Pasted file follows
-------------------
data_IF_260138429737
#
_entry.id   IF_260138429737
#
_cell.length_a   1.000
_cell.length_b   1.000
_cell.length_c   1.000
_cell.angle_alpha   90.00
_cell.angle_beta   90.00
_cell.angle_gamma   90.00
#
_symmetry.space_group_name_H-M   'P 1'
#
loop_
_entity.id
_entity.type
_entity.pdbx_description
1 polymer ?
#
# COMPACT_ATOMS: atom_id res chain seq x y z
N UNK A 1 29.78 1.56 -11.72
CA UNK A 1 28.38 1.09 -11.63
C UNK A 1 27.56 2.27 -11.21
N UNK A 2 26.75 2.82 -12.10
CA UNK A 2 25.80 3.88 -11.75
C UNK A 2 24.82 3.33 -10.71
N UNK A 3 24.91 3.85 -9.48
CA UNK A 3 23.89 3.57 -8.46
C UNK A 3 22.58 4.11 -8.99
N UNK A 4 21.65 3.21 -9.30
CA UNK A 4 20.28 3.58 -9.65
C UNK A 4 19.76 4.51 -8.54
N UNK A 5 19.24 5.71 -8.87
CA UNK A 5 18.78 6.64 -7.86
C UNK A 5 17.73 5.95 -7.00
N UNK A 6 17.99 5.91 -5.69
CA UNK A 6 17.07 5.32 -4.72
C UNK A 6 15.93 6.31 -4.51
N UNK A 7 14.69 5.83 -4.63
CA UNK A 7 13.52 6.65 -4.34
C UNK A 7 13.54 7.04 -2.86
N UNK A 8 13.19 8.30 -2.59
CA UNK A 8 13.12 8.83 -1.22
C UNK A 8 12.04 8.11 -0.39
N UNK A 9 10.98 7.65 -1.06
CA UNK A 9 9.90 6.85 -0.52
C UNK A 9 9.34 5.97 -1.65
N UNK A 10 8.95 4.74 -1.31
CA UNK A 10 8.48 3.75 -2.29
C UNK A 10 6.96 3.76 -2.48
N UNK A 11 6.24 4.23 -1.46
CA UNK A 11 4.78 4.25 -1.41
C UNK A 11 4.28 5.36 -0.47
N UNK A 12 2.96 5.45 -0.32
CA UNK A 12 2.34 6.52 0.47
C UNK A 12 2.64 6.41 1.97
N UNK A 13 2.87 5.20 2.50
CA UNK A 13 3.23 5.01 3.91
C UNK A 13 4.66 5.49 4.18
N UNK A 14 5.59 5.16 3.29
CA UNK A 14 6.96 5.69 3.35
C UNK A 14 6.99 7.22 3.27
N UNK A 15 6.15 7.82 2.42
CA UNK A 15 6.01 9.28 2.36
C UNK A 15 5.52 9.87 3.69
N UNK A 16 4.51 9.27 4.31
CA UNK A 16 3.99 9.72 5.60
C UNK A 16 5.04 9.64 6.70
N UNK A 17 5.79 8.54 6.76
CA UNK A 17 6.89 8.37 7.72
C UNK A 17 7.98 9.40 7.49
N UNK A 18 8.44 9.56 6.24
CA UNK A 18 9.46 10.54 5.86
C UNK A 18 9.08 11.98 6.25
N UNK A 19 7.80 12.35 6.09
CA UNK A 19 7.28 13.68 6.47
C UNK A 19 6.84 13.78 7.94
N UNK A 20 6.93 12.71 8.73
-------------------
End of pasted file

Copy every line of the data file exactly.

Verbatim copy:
data_IF_260138429737
#
_entry.id   IF_260138429737
#
_cell.length_a   1.000
_cell.length_b   1.000
_cell.length_c   1.000
_cell.angle_alpha   90.00
_cell.angle_beta   90.00
_cell.angle_gamma   90.00
#
_symmetry.space_group_name_H-M   'P 1'
#
loop_
_entity.id
_entity.type
_entity.pdbx_description
1 polymer ?
#
# COMPACT_ATOMS: atom_id res chain seq x y z
N UNK A 1 29.78 1.56 -11.72
CA UNK A 1 28.38 1.09 -11.63
C UNK A 1 27.56 2.27 -11.21
N UNK A 2 26.75 2.82 -12.10
CA UNK A 2 25.80 3.88 -11.75
C UNK A 2 24.82 3.33 -10.71
N UNK A 3 24.91 3.85 -9.48
CA UNK A 3 23.89 3.57 -8.46
C UNK A 3 22.58 4.11 -8.99
N UNK A 4 21.65 3.21 -9.30
CA UNK A 4 20.28 3.58 -9.65
C UNK A 4 19.76 4.51 -8.54
N UNK A 5 19.24 5.71 -8.87
CA UNK A 5 18.78 6.64 -7.86
C UNK A 5 17.73 5.95 -7.00
N UNK A 6 17.99 5.91 -5.69
CA UNK A 6 17.07 5.32 -4.72
C UNK A 6 15.93 6.31 -4.51
N UNK A 7 14.69 5.83 -4.63
CA UNK A 7 13.52 6.65 -4.34
C UNK A 7 13.54 7.04 -2.86
N UNK A 8 13.19 8.30 -2.59
CA UNK A 8 13.12 8.83 -1.22
C UNK A 8 12.04 8.11 -0.39
N UNK A 9 10.98 7.65 -1.06
CA UNK A 9 9.90 6.85 -0.52
C UNK A 9 9.34 5.97 -1.65
N UNK A 10 8.95 4.74 -1.31
CA UNK A 10 8.48 3.75 -2.29
C UNK A 10 6.96 3.76 -2.48
N UNK A 11 6.24 4.23 -1.46
CA UNK A 11 4.78 4.25 -1.41
C UNK A 11 4.28 5.36 -0.47
N UNK A 12 2.96 5.45 -0.32
CA UNK A 12 2.34 6.52 0.47
C UNK A 12 2.64 6.41 1.97
N UNK A 13 2.87 5.20 2.50
CA UNK A 13 3.23 5.01 3.91
C UNK A 13 4.66 5.49 4.18
N UNK A 14 5.59 5.16 3.29
CA UNK A 14 6.96 5.69 3.35
C UNK A 14 6.99 7.22 3.27
N UNK A 15 6.15 7.82 2.42
CA UNK A 15 6.01 9.28 2.36
C UNK A 15 5.52 9.87 3.69
N UNK A 16 4.51 9.27 4.31
CA UNK A 16 3.99 9.72 5.60
C UNK A 16 5.04 9.64 6.70
N UNK A 17 5.79 8.54 6.76
CA UNK A 17 6.89 8.37 7.72
C UNK A 17 7.98 9.40 7.49
N UNK A 18 8.44 9.56 6.24
CA UNK A 18 9.46 10.54 5.86
C UNK A 18 9.08 11.98 6.25
N UNK A 19 7.80 12.35 6.09
CA UNK A 19 7.28 13.68 6.47
C UNK A 19 6.84 13.78 7.94
N UNK A 20 6.93 12.71 8.73